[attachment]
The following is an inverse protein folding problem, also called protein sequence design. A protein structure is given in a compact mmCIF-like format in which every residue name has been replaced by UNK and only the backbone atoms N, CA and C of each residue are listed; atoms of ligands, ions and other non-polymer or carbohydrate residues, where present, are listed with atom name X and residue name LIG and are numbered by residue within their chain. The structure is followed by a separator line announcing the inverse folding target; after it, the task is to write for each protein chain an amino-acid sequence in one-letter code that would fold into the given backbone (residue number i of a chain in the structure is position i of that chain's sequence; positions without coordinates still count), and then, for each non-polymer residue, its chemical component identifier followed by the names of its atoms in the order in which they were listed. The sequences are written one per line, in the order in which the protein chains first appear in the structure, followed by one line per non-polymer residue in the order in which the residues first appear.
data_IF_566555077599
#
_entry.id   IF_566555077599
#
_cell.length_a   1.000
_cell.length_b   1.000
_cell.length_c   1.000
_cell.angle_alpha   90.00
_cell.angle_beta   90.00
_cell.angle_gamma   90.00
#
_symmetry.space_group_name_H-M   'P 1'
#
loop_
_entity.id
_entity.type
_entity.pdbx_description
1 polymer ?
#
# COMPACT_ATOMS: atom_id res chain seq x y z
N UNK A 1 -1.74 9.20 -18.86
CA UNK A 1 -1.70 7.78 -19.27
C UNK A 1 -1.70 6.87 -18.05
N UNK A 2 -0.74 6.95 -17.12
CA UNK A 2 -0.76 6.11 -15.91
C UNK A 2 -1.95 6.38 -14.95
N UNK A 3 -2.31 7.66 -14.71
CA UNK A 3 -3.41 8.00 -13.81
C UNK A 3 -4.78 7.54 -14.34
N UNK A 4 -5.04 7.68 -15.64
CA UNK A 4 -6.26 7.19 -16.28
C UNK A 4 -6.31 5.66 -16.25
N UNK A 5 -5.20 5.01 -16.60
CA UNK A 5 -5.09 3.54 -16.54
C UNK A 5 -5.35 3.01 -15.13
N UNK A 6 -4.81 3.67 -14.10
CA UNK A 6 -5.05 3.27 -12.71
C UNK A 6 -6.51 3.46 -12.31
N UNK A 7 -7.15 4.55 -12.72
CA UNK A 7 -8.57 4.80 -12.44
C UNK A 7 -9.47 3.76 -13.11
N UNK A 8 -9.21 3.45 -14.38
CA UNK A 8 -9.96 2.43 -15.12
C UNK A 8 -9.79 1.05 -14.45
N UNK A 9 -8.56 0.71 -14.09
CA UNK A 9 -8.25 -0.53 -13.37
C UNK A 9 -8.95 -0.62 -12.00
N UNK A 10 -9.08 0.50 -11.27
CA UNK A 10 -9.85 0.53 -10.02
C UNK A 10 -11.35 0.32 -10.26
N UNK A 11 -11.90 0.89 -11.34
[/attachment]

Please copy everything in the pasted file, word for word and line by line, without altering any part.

The following is an inverse protein folding problem, also called protein sequence design. A protein structure is given in a compact mmCIF-like format in which every residue name has been replaced by UNK and only the backbone atoms N, CA and C of each residue are listed; atoms of ligands, ions and other non-polymer or carbohydrate residues, where present, are listed with atom name X and residue name LIG and are numbered by residue within their chain. The structure is followed by a separator line announcing the inverse folding target; after it, the task is to write for each protein chain an amino-acid sequence in one-letter code that would fold into the given backbone (residue number i of a chain in the structure is position i of that chain's sequence; positions without coordinates still count), and then, for each non-polymer residue, its chemical component identifier followed by the names of its atoms in the order in which they were listed. The sequences are written one per line, in the order in which the protein chains first appear in the structure, followed by one line per non-polymer residue in the order in which the residues first appear.
data_IF_566555077599
#
_entry.id   IF_566555077599
#
_cell.length_a   1.000
_cell.length_b   1.000
_cell.length_c   1.000
_cell.angle_alpha   90.00
_cell.angle_beta   90.00
_cell.angle_gamma   90.00
#
_symmetry.space_group_name_H-M   'P 1'
#
loop_
_entity.id
_entity.type
_entity.pdbx_description
1 polymer ?
#
# COMPACT_ATOMS: atom_id res chain seq x y z
N UNK A 1 -1.74 9.20 -18.86
CA UNK A 1 -1.70 7.78 -19.27
C UNK A 1 -1.70 6.87 -18.05
N UNK A 2 -0.74 6.95 -17.12
CA UNK A 2 -0.76 6.11 -15.91
C UNK A 2 -1.95 6.38 -14.95
N UNK A 3 -2.31 7.66 -14.71
CA UNK A 3 -3.41 8.00 -13.81
C UNK A 3 -4.78 7.54 -14.34
N UNK A 4 -5.04 7.68 -15.64
CA UNK A 4 -6.26 7.19 -16.28
C UNK A 4 -6.31 5.66 -16.25
N UNK A 5 -5.20 5.01 -16.60
CA UNK A 5 -5.09 3.54 -16.54
C UNK A 5 -5.35 3.01 -15.13
N UNK A 6 -4.81 3.67 -14.10
CA UNK A 6 -5.05 3.27 -12.71
C UNK A 6 -6.51 3.46 -12.31
N UNK A 7 -7.15 4.55 -12.72
CA UNK A 7 -8.57 4.80 -12.44
C UNK A 7 -9.47 3.76 -13.11
N UNK A 8 -9.21 3.45 -14.38
CA UNK A 8 -9.96 2.43 -15.12
C UNK A 8 -9.79 1.05 -14.45
N UNK A 9 -8.56 0.71 -14.09
CA UNK A 9 -8.25 -0.53 -13.37
C UNK A 9 -8.95 -0.62 -12.00
N UNK A 10 -9.08 0.50 -11.27
CA UNK A 10 -9.85 0.53 -10.02
C UNK A 10 -11.35 0.32 -10.26
N UNK A 11 -11.90 0.89 -11.34